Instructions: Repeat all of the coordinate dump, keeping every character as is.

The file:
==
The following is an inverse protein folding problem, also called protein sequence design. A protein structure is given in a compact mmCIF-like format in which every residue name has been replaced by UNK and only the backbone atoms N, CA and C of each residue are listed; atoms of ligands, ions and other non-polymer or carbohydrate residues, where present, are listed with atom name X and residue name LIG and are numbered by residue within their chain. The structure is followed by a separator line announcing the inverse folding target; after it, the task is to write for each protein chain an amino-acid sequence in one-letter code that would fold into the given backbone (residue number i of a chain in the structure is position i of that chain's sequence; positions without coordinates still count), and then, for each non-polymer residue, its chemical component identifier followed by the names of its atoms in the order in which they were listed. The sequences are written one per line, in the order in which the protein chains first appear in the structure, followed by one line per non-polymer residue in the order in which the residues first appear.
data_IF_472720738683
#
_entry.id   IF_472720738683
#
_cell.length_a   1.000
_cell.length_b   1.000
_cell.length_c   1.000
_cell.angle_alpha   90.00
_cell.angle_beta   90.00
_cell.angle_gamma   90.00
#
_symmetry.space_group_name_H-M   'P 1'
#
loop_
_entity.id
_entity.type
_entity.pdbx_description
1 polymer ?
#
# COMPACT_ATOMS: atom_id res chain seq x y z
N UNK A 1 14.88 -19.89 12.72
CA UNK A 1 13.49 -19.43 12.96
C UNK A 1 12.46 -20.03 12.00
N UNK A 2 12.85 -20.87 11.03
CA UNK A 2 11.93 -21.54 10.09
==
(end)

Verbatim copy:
The following is an inverse protein folding problem, also called protein sequence design. A protein structure is given in a compact mmCIF-like format in which every residue name has been replaced by UNK and only the backbone atoms N, CA and C of each residue are listed; atoms of ligands, ions and other non-polymer or carbohydrate residues, where present, are listed with atom name X and residue name LIG and are numbered by residue within their chain. The structure is followed by a separator line announcing the inverse folding target; after it, the task is to write for each protein chain an amino-acid sequence in one-letter code that would fold into the given backbone (residue number i of a chain in the structure is position i of that chain's sequence; positions without coordinates still count), and then, for each non-polymer residue, its chemical component identifier followed by the names of its atoms in the order in which they were listed. The sequences are written one per line, in the order in which the protein chains first appear in the structure, followed by one line per non-polymer residue in the order in which the residues first appear.
data_IF_472720738683
#
_entry.id   IF_472720738683
#
_cell.length_a   1.000
_cell.length_b   1.000
_cell.length_c   1.000
_cell.angle_alpha   90.00
_cell.angle_beta   90.00
_cell.angle_gamma   90.00
#
_symmetry.space_group_name_H-M   'P 1'
#
loop_
_entity.id
_entity.type
_entity.pdbx_description
1 polymer ?
#
# COMPACT_ATOMS: atom_id res chain seq x y z
N UNK A 1 14.88 -19.89 12.72
CA UNK A 1 13.49 -19.43 12.96
C UNK A 1 12.46 -20.03 12.00
N UNK A 2 12.85 -20.87 11.03
CA UNK A 2 11.93 -21.54 10.09